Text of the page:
We're assuming that you would like to use crowdrender for something more complicated than the default scene, so in this post, we'll cover opening existing projects, edits and rendering in a little more detail. This post also assumes that you have two machines setup with blender running and crowdrender enabled.
We'll be using a scene from Aidy Burrows and Gleb Alexandrov's Space VFX series (don't worry, we asked if we could.... they did say yes!) as an example.
In our example we open the scene on our working computer after we connect to the second machine, opening files without the second machine connected also works.
Something important to note is that the first time you open a project, the blend file must be uploaded to the second machine, this may take some time if it is a large file. Once this is done, you'll see that the second machine is "Ready" as shown in the image above. This means that you are ready to render stills or animations! We did a quick still render with the result shown below.
What you can see in the image above is that crowdrender has rendered the still in two halves on our two machines and has combined them and loaded them into blender as a render result. This pretty much works exactly the same way as blender does when doing a normal render, that is on purpose as it means no distraction from your normal workflow. There are some important differences which we cover in this post.
Being able to render is great, but what if you want to make changes? One of the main motivations for building crowdrender was the issue of how to test and debug frames before commiting to a final render. A full test render of some key frames is a wise approach, but it is costly, and if there are changes to be made, due to bugs, or just a different direction in the work, or feedback from clients, then this process can be plain painful.
So, if you need to make changes, do you need to upload the file again after each edit? Crowdrender allows you to stream edits live between your computers so that you do not have to upload your file again and again. To be transparent, there are some edits which can't be treated this way, but they are typically to do with creating assets and setting up animation than tweaking.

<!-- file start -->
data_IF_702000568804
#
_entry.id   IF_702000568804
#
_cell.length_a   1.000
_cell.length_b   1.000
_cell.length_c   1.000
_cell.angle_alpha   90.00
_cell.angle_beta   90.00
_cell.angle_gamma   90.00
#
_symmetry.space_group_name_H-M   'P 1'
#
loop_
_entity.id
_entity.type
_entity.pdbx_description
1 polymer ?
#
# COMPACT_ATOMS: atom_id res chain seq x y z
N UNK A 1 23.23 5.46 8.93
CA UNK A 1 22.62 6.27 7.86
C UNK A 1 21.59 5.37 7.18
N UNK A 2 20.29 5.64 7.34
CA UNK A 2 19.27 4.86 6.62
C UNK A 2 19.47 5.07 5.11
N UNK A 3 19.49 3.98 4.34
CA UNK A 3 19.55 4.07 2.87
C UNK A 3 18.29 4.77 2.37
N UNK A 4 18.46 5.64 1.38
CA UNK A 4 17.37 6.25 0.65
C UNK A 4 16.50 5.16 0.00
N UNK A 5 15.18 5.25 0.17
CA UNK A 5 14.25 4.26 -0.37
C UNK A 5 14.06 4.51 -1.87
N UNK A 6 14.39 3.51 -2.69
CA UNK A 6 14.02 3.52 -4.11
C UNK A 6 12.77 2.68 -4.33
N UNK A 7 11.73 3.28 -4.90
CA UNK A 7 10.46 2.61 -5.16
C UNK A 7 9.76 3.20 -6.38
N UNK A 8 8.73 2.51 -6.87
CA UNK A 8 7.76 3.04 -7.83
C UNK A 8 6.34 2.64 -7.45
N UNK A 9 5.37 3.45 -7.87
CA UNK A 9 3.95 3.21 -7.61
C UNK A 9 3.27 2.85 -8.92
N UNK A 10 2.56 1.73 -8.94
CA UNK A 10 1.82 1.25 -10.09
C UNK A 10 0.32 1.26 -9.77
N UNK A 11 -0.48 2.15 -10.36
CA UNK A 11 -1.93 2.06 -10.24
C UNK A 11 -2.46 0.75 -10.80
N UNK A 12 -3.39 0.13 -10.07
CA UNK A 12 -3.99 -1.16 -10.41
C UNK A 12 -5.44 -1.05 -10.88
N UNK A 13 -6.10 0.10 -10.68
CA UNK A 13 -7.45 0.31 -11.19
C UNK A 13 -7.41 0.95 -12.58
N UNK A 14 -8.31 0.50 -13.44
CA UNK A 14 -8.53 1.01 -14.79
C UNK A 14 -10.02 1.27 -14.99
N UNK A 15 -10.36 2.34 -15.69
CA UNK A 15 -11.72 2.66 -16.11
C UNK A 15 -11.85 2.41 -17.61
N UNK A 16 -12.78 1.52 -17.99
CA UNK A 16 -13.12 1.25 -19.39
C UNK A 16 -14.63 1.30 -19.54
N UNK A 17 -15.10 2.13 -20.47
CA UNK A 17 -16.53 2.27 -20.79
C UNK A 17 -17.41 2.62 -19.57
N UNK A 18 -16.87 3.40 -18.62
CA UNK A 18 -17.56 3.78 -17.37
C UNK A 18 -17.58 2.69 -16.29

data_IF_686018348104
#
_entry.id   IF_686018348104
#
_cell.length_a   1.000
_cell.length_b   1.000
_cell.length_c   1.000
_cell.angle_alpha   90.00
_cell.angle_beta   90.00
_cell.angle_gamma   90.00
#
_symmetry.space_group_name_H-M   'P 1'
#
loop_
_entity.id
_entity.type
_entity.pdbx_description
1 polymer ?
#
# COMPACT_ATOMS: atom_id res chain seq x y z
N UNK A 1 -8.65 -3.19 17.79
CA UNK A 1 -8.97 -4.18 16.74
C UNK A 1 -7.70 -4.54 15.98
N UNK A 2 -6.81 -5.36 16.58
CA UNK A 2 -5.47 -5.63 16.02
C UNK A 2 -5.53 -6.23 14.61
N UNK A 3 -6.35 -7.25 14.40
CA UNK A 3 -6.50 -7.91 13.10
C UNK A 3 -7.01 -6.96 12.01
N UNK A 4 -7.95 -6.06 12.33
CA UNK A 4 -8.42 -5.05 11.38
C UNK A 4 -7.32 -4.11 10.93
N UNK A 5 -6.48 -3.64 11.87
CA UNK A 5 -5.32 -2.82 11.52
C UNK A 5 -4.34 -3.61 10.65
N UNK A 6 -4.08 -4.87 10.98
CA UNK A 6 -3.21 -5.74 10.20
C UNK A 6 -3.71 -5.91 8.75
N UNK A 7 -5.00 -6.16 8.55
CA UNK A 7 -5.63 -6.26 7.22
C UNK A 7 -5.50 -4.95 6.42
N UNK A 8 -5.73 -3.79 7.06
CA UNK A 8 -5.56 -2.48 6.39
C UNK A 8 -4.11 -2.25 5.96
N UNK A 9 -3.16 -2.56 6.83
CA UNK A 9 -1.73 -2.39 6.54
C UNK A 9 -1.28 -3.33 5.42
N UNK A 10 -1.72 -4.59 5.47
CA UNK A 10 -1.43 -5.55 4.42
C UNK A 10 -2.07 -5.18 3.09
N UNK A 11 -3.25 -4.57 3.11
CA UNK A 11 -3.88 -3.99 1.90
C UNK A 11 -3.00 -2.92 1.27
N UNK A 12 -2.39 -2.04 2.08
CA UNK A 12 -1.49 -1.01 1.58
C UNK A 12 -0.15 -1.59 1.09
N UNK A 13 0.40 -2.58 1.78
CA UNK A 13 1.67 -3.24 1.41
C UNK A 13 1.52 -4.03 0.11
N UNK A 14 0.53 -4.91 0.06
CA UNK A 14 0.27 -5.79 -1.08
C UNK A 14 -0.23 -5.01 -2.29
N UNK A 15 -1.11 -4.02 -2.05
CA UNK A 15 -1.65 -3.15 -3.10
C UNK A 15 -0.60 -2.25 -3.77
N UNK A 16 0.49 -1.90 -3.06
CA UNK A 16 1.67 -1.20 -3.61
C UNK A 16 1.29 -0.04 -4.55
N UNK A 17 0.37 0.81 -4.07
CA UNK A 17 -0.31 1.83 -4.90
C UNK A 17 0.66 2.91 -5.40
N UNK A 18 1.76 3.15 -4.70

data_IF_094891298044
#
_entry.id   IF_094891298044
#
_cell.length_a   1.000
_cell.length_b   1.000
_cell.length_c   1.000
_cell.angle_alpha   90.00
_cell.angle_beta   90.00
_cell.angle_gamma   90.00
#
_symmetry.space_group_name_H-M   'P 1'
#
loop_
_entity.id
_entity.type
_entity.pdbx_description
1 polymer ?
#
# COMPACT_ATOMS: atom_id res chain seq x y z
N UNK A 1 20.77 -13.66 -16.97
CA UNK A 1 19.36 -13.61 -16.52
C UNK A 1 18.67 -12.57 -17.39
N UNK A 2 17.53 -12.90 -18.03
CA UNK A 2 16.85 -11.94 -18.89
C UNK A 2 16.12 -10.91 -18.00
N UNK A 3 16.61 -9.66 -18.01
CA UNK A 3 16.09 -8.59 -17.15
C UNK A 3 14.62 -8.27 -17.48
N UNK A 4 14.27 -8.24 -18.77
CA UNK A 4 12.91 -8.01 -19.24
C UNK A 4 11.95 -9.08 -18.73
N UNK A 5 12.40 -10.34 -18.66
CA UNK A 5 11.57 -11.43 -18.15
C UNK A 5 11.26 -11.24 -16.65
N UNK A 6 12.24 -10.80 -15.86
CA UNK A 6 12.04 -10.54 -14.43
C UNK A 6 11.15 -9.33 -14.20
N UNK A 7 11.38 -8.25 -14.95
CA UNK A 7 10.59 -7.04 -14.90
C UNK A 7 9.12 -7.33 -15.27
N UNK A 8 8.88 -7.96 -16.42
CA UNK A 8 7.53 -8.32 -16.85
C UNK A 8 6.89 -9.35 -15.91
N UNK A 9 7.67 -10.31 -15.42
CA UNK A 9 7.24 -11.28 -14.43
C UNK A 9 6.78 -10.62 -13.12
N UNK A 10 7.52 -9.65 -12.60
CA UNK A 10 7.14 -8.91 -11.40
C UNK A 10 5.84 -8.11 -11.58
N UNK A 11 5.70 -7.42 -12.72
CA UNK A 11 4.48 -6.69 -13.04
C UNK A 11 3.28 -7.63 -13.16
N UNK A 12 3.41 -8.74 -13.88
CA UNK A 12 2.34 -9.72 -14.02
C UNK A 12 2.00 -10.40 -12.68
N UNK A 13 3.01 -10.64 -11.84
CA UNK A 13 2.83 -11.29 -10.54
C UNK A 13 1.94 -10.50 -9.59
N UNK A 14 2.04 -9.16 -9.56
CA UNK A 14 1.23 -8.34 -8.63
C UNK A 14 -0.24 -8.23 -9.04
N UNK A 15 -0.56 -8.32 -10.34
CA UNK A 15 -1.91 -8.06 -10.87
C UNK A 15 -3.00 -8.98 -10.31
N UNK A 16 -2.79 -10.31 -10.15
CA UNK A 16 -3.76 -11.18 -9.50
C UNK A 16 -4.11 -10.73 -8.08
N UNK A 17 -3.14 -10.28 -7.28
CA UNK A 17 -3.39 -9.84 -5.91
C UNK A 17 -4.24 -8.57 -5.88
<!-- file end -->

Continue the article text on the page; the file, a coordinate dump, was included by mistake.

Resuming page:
As a guideline, if you are making changes to existing objects in the scene, this is streamed, if you are adding new objects, or duplicating or deleting existing objects, this is also streamed, but if you are modelling, adding textures (they need to be packed into the file as well, see this post on how we're lifting this restriction in the next major release), creating or changing animations, doing simulations, then this is not streamed and you will need to re-upload the file.
So how can you tell if you need to re-upload? There are two signs you will get, one is that your render looks weird, like someone has cut it in half with scissors and slide the pieces in opposite directions. The other is that crowdrender will report it cannot sync the data and it will look like the image below.
As you can see, when crowdrender detects this problem it changes the controls available to you for the second machine to give you only one option, "Manual Resync" which will re-upload the file. As you can see in this case, we have changed the keyframe from the last time we rendered and since this is not (yet) streamed, the second machine could not sync.
Happily pressing the re-sync button fixes that and away we go. The controls for the second machine return to "Ready" status and we can now render again. If this doesn't happen for you, then its time to "turn it off and on again". Restarting blender and re-enabling crowdrender (remember not to save your preferences with crowdrender enabled, a fix for this is coming though!) works 99.999999% of the time.
We can now render the scene using the "Render Still" button in the crowdrender panel and we have the following result.